Editorial: No consequences for powerful when they fail

Jul. 12, 2014 @ 02:57 PM

A couple hundred-thousand dollars here, a few hundred-thousands dollars there, and pretty soon you’re talking real money.

It seems that dollar signs that aren’t followed by a least six digits don’t get the attention of anyone in a position of power anymore, and those same people will throw that amount of money around as though it’s walking-around money. Inevitably, they aren't the ones who pay the bill or suffer the penalties.

Example 1 from last week’s news: The executive overseeing the bankruptcy liquidation of what is left of Furniture Brands International, former parent company of such furniture brands as Broyhill and Thomasville, has missed all of the target dates that were set last December for her to earn a bonus by completing the liquidation quickly. Hitting the earliest target date would have meant a full year of extra pay -- which for her is $286,000. Hitting the last target would have been half that.

But nevermind, everyone apparently has agreed she deserves her 50 percent bonus anyway. Yes, she won’t get the full bonus, but then she’ll get extra time on salary. Anyone care to wager whether the extra time as a “consultant” will add up to the other 50 percent?

Sure, maybe the liquidation’s delays have been beyond her control. But try using that excuse with your boss.

Boss: “Sorry, but you missed all of your deadlines, so there will be no bonus.”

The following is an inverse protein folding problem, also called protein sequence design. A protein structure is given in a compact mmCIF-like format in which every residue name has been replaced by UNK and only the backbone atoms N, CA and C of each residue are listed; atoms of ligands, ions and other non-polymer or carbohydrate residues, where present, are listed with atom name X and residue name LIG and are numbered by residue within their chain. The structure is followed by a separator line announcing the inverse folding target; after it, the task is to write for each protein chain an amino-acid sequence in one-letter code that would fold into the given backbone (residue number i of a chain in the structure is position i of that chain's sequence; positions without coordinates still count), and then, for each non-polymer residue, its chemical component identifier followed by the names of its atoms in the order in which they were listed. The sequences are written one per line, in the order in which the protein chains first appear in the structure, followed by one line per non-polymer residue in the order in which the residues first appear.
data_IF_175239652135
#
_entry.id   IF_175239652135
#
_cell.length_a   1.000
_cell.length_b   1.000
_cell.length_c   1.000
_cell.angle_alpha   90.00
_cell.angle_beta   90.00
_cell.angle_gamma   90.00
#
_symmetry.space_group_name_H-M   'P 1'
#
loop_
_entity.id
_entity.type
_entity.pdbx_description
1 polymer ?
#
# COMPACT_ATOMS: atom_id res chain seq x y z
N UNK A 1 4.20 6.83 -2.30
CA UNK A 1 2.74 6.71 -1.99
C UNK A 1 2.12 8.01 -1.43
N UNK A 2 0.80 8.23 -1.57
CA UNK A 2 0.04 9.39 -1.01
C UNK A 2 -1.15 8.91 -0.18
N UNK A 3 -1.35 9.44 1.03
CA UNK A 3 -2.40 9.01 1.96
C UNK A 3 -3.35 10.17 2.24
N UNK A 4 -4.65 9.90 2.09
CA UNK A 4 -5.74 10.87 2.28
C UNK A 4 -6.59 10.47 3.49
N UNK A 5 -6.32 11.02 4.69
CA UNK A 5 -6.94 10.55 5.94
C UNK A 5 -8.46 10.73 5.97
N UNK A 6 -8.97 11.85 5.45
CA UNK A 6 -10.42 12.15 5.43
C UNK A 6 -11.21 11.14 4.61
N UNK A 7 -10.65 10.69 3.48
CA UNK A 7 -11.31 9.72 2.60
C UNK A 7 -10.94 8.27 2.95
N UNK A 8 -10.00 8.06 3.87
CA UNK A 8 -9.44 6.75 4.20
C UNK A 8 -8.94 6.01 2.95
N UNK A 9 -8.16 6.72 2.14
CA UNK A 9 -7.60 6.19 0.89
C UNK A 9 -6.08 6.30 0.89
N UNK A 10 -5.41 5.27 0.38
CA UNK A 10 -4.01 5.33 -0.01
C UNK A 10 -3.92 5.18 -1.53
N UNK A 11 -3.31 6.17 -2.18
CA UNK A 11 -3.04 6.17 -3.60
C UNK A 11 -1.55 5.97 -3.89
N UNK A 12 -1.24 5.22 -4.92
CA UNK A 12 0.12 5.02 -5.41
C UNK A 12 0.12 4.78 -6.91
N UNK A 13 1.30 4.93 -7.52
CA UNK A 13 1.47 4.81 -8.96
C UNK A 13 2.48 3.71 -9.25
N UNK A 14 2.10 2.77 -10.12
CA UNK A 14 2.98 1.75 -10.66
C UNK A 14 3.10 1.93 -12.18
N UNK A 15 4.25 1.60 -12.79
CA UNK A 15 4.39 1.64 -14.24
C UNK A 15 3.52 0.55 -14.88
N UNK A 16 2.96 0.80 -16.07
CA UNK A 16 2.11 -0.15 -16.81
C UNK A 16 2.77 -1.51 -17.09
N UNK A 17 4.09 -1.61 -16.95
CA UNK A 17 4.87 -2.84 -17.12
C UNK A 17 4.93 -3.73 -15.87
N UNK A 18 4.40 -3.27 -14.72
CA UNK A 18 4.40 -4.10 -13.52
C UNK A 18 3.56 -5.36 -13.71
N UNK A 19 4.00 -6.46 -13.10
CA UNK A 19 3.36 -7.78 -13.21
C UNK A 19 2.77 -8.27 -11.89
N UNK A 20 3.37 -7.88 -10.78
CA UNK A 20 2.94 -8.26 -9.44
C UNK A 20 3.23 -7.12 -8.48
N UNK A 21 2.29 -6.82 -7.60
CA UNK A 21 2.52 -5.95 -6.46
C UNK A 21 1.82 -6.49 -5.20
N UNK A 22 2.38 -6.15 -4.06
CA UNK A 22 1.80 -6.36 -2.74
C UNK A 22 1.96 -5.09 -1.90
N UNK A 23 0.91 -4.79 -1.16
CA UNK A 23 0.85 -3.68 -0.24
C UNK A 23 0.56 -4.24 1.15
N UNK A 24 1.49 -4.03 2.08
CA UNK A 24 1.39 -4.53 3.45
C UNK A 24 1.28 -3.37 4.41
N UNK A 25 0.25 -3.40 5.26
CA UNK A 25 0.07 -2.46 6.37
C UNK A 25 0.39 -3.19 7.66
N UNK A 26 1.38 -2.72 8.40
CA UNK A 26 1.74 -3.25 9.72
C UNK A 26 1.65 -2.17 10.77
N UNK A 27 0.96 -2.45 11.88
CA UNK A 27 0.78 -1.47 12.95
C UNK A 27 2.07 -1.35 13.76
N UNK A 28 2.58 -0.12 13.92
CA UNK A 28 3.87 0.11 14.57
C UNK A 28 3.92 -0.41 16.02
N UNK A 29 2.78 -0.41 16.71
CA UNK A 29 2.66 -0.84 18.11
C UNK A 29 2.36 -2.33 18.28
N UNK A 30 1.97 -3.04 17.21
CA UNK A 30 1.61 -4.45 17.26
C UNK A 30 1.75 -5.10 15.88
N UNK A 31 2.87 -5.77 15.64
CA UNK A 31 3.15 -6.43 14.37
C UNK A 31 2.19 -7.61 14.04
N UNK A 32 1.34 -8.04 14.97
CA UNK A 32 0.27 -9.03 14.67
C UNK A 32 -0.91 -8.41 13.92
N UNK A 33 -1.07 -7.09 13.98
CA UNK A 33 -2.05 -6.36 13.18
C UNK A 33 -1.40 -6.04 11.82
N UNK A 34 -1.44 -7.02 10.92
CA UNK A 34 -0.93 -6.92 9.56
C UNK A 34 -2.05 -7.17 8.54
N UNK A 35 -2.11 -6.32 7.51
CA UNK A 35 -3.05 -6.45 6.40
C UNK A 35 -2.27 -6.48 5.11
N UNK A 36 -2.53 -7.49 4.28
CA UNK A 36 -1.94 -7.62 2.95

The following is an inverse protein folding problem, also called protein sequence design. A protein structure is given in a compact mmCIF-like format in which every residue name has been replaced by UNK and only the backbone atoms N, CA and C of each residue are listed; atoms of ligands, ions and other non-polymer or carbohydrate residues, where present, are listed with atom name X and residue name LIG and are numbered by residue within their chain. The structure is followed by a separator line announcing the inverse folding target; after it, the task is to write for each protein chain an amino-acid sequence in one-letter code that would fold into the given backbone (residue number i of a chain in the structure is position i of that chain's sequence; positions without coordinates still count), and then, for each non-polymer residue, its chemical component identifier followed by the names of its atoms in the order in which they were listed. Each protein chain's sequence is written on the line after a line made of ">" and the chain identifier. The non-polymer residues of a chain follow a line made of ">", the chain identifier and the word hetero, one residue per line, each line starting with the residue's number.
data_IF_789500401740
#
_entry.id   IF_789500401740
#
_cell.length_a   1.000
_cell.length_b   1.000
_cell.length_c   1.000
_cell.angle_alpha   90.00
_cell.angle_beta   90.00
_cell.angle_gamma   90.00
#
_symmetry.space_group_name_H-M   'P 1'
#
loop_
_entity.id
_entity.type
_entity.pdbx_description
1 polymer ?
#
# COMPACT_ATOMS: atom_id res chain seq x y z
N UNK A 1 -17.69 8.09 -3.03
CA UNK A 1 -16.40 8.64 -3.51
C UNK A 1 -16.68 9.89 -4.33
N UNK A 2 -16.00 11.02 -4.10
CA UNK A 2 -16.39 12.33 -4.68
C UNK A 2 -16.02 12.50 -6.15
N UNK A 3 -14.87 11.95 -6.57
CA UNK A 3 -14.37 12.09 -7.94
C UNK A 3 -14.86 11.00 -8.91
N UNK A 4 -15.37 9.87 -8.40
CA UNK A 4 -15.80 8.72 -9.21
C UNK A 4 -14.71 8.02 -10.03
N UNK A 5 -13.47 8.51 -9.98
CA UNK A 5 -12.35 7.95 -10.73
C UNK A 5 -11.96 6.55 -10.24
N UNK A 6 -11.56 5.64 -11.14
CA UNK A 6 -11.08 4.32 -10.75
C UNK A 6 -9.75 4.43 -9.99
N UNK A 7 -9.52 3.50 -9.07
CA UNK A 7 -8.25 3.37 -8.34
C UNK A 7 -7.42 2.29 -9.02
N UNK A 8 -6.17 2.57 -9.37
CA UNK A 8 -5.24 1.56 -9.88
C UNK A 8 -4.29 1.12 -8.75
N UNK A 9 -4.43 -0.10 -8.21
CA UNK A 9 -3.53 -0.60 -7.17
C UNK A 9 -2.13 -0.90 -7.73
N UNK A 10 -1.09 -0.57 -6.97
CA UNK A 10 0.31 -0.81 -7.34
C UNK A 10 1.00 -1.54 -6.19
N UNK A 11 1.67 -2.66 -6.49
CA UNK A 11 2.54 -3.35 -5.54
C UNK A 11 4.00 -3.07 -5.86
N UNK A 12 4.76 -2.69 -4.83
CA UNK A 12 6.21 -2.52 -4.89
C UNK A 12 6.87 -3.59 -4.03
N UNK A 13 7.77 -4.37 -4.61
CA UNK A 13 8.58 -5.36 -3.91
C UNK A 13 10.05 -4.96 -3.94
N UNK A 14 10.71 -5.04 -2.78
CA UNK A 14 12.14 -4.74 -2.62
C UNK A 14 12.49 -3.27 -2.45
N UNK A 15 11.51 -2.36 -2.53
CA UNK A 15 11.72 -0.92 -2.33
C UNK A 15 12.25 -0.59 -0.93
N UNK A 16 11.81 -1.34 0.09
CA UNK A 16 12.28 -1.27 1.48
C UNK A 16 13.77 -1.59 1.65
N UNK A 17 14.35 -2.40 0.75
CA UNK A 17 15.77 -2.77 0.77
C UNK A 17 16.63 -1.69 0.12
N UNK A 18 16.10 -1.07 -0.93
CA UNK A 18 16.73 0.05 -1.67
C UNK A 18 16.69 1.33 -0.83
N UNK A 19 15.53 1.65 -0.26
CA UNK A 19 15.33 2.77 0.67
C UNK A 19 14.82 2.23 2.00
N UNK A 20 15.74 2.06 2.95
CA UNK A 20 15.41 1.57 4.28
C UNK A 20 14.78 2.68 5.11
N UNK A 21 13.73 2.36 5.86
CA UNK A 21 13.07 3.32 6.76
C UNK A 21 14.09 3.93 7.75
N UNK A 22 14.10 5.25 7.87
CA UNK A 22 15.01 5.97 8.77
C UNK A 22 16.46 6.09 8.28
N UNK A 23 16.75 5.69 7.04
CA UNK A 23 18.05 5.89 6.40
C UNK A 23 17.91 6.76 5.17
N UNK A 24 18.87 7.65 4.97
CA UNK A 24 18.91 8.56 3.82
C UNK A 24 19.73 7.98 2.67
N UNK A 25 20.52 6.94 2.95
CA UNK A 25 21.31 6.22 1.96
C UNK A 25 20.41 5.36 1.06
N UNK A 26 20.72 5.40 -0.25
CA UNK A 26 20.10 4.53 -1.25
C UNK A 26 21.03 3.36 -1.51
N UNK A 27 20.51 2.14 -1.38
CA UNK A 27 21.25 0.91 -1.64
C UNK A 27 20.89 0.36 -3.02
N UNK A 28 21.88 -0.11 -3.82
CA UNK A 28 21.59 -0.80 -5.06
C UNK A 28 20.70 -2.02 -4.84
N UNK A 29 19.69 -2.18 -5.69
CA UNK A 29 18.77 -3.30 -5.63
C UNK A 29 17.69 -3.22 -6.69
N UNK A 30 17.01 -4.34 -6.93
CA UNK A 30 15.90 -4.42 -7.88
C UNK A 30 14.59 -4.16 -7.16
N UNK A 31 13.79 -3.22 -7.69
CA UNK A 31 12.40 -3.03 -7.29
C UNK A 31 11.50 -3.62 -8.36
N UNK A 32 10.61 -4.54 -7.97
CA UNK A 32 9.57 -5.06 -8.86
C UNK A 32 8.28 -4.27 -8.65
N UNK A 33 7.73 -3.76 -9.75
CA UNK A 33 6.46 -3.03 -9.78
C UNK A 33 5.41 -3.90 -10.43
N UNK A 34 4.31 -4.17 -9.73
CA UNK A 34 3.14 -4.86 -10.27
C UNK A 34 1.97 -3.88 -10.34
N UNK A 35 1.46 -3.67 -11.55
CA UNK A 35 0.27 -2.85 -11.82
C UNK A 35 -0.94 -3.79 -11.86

You: “But there was a hurricane that left the entire state without electricity for a week.”

Boss: “I’m aware of that, but these deadlines are in your contract. Deadlines are deadlines.”

Example 2 from last week’s news: The N.C. General Assembly’s inability to complete its work for the summer has now run into more than $550,000 in extra costs. The legislature’s sessions in even-numbered years are called “short sessions” because they are supposed to be brief and devoted primarily to making adjustments to the two-year budgets that are adopted in odd-numbered years.

Adjustments are required this year because the tax changes in the budget passed last year turn out to have cut state revenue by a whole lot more than any legislators publicly predicted.

Not insignificantly, the legislators – some, at least – also want to try to blunt the anger about how teachers have been treated by giving them a raise.

But rather than merely making adjustments to tweak the budget enough to get it back into balance and give teachers a raise, legislators have thrown in a whole bunch of other issues, including the Common Core school standards and eliminating the tenure rules that require teachers to receive due process before they can be fired.

All the extra issues and wrangling has resulted in the legislature completely missing the June 30 deadline for a budget to be in place. The new fiscal year began July 1. Legislators will return to Raleigh this week with no agreement in sight for bringing this “short” session to an end, which means the cost to taxpayers will only continue to mount. It's apparently running well over $250,000 a week.

But don’t count on anyone losing pay for this badly busted deadline.

Penalties and deadlines apply only to the little folks.